Posted by: Clive | July 9, 2008

The semantic web – joining the dots

This morning Tim Berners-Lee, the pioneering developer of the world wide web was interviewed (listen here) about the emergence of the semantic web. Simply put, the semantic web is a way of making powerful connections between data on the internet. And data is the operative word.

For many years after Berners-Lee invented the web the format in which documents were and still are largely published on it, has been through ‘marking up’ a document in HTML. That’s the programming language and that’s been the convention. And unsurprisingly, giving the benefits of mass publishing it affords, everyone has readily adopted it. However, not all documents are data nor is every document data. Think of spreadsheets if that helps. Now if data can be somehow ‘unhinged’ from web pages, then it could be used in a number of different ways. It could be mashed up with other data. That’s what’s been happening with Google maps which have been overlaid with all kinds of data. For example, World Health Organisation data has been mashed up with Google maps (http://www.healthmap.org/), and photographs uploaded to the photosharing site flickr have been mashed with a Google map of the world (flickrvision).

Two things need to happen in order for the dots to be joined up. The dots must be in the public domain and they need to be published not in HTML but in RDF (Rich Data Format). If that happens (and it’s starting to happen in various research centres around the world), then some very bright geeky types can develop some very remarkable applications. As Berners-Lee explains in the interview, a lot of initial experimentation seems frivolous. But the sandbox needs playtime and it looks as if some significant innovations are in the pipleline. In fact, we may look back on this moment in the development of networked communication as being just the rudimentary beginnings.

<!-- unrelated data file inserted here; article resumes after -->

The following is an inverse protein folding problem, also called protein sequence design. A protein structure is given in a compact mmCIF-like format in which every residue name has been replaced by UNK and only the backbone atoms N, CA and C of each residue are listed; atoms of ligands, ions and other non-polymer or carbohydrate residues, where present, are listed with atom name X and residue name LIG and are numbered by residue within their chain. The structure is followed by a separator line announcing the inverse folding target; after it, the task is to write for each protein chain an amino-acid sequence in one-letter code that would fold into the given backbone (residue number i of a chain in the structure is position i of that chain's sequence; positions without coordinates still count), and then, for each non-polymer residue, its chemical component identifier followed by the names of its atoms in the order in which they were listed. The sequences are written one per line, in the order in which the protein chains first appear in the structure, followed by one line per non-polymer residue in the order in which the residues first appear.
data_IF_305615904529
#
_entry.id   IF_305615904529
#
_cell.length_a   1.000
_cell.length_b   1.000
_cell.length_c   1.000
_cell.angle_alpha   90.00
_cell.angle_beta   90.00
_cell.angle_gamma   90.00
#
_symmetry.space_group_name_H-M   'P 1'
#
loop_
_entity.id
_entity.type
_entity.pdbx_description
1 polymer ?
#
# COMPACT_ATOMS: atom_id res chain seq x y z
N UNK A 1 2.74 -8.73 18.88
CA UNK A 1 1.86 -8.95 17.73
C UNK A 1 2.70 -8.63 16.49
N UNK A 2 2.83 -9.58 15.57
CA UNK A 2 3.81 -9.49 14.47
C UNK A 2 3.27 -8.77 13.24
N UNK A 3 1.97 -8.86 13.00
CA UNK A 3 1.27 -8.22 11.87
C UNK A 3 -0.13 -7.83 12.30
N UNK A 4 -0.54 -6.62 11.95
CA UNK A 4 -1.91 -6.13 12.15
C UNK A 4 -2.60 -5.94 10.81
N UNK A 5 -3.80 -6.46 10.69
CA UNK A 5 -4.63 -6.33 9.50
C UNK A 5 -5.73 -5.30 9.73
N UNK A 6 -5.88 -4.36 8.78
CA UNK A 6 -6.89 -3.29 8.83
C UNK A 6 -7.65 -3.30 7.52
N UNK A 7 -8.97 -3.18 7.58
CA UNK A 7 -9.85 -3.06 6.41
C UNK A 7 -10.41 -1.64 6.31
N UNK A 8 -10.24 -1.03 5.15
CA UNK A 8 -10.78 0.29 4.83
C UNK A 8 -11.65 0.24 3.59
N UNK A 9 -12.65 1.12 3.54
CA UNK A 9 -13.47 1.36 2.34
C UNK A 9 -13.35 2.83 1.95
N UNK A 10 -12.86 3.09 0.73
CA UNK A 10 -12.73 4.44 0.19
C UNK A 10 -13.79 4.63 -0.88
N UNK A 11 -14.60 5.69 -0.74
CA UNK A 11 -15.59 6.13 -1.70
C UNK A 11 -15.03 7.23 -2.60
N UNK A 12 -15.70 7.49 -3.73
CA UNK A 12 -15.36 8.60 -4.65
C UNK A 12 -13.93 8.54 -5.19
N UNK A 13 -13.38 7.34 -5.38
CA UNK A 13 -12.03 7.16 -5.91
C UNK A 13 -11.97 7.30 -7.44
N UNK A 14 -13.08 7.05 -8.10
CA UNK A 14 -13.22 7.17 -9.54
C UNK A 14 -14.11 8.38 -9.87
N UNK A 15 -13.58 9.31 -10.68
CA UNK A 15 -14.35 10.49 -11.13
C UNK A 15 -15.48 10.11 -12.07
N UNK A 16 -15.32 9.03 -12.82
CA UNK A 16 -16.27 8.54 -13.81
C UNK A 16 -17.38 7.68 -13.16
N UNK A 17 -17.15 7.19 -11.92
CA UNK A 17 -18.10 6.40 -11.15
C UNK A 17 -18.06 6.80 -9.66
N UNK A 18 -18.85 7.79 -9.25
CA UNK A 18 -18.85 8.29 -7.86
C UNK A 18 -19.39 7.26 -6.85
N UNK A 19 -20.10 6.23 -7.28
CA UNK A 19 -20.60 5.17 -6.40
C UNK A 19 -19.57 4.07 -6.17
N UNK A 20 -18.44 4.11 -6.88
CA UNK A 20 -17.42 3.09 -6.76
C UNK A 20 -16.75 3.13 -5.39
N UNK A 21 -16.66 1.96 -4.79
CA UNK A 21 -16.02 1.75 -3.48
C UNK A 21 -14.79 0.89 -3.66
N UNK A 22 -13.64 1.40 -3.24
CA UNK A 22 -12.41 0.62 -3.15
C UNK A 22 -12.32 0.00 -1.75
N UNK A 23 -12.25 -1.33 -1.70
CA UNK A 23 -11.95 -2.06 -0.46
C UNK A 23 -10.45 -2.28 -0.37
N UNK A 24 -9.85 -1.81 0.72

Anyway, here are a couple of those frivolous applications. Have a play … and marvel (do some lateral thinking) at the potential.

Random Walk Through Influences – an application that displays a chain of historical influence around any artist whose name you enter using data from freebase.

Powerset – a Natural Language search engine that also uses Freebase.

And it’s still raining! There’s no way I’ll be able to convince the family of the joys of camping if it carries on like this …

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